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So why, on close inspection, does it seem so very ... jury-rigged?
For example, the X-51A's booster stage comes from the Army Tactical Missile Systems (ATACMS). The FADEC is re-gifted from the F-35 program, which had inherited a surplus digital control system from the F119. Its super-combusion ramjet engine, the most sophisticated of its kind, boasts an igniter pilfered from -- of all things -- a rotting TP-33 TF33 turbojet that once powered a Lockheed C-141 Starlifter.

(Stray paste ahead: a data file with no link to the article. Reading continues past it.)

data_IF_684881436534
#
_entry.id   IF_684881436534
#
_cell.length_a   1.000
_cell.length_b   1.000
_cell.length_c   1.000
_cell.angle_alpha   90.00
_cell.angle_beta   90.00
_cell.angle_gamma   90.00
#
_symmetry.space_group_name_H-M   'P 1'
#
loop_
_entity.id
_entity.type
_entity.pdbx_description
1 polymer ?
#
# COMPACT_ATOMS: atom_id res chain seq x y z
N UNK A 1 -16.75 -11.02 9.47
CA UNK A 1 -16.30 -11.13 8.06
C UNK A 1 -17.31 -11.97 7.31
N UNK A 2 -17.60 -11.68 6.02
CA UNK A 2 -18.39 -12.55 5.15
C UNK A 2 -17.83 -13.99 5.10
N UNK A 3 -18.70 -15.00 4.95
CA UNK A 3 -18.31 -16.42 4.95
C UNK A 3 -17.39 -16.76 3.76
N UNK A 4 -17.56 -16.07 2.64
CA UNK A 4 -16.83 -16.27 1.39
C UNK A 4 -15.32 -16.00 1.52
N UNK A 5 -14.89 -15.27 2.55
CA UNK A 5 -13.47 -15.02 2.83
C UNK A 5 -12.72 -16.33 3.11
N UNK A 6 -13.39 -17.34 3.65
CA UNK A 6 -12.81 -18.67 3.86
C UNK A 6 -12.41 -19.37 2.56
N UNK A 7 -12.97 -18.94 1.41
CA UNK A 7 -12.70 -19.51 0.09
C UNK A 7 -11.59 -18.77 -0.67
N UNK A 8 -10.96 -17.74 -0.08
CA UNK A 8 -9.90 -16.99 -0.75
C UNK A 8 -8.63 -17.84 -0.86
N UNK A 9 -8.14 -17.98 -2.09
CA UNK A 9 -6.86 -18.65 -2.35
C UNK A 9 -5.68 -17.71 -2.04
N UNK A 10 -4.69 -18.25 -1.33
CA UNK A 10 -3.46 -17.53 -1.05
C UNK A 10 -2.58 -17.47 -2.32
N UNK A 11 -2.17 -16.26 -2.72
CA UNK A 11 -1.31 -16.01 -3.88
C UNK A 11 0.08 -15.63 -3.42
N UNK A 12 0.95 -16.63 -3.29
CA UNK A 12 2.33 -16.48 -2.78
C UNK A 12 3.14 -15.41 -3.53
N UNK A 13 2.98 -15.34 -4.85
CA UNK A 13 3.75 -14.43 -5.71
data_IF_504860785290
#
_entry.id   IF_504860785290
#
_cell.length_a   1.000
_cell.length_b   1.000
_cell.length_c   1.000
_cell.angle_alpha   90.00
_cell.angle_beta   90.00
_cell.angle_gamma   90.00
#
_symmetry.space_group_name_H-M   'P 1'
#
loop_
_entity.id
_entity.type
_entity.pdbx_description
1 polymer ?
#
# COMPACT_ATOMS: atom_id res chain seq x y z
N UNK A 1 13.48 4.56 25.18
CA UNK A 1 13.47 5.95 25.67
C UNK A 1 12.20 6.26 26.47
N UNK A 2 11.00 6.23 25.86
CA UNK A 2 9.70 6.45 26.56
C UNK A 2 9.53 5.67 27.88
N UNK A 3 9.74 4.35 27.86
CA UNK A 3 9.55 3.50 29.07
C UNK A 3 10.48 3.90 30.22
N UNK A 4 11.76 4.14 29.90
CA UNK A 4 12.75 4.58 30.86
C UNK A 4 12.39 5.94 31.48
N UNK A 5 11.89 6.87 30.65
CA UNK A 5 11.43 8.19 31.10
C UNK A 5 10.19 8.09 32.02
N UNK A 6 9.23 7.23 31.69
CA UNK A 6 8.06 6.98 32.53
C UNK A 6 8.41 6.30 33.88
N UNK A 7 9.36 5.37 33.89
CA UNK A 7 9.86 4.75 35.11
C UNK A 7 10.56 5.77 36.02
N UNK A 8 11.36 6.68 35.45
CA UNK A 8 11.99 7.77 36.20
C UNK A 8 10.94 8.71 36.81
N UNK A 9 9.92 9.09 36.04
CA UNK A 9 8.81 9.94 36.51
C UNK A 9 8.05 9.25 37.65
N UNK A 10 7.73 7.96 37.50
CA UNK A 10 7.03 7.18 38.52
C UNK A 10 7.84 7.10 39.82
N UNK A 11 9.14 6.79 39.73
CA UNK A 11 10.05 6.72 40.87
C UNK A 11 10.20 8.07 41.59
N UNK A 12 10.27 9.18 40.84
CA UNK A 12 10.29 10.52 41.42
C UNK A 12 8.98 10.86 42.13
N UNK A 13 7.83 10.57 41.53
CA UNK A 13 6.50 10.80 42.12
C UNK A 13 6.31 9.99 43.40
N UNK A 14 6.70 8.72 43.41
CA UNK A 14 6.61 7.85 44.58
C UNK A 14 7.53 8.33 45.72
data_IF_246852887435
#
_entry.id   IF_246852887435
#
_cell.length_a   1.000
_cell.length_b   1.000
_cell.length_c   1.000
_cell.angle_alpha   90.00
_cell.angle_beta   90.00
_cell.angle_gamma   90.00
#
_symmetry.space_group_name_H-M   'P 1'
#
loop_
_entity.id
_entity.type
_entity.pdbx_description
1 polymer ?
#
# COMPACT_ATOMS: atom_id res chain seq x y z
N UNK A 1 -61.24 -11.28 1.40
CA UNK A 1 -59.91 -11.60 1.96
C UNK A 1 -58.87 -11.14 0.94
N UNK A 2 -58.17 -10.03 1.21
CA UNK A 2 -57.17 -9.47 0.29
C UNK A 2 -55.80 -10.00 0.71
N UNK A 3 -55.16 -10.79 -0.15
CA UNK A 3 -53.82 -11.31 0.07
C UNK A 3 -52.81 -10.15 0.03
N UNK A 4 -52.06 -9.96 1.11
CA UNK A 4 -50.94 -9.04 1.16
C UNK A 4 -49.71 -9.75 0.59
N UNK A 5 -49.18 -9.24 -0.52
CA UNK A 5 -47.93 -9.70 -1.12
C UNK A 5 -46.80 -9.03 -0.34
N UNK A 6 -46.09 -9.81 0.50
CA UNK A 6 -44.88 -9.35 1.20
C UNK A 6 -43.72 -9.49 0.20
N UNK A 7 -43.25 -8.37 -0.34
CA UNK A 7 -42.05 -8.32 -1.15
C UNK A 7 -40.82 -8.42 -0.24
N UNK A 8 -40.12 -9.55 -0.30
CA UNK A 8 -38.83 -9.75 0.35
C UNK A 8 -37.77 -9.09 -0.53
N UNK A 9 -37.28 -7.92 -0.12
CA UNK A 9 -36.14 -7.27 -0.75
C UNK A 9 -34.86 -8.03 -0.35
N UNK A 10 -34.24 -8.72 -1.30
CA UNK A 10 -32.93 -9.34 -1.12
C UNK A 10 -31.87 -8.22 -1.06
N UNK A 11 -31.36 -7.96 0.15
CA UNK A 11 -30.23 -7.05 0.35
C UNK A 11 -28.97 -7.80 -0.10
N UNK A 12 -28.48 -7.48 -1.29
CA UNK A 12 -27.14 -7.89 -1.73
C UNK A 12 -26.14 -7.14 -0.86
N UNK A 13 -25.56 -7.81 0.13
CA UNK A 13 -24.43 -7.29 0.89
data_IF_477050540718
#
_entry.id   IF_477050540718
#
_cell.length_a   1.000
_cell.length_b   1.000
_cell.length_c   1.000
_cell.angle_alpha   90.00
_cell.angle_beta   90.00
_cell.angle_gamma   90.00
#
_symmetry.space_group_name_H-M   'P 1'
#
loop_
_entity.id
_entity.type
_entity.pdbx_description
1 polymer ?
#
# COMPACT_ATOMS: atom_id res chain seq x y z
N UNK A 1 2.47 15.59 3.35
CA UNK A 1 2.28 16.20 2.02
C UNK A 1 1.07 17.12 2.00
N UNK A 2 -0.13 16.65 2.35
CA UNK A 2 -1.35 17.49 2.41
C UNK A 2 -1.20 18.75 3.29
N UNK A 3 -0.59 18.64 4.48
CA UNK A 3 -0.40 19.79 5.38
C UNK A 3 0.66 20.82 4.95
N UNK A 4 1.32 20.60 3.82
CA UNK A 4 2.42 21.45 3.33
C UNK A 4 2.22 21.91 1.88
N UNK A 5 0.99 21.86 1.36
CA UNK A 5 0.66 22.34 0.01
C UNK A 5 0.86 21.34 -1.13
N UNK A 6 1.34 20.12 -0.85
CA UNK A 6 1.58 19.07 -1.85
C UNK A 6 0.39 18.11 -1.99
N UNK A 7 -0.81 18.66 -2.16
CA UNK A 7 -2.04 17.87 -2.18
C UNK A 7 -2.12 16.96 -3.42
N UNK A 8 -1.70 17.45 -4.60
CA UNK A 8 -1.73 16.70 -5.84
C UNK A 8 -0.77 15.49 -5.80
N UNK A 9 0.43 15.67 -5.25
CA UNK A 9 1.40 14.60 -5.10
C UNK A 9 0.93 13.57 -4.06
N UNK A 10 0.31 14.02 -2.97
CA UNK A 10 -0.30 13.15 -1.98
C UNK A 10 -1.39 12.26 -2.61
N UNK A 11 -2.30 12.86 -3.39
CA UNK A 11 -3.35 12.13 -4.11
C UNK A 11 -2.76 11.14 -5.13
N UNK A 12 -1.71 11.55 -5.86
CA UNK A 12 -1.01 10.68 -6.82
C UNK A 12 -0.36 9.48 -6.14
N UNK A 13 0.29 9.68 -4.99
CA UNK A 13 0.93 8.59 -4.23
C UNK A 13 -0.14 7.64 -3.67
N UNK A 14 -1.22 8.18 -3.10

Charlie Brink, the X-51A's Waverider programme manager, explains.
The $250 million Waverider experiment is designed to test the capabilities of supersonic combustion propulsion at hypersonic (Mach 5.0+) speeds. If anything fails during any of the four planned flight tests, it better have something to do with the engine, Brink says.
That philosophy drives a rule for Brink's contractors: take no unnecessary risks by integrating all-new and untested systems or components outside the critical path of the engine. The idea also carries over into structures.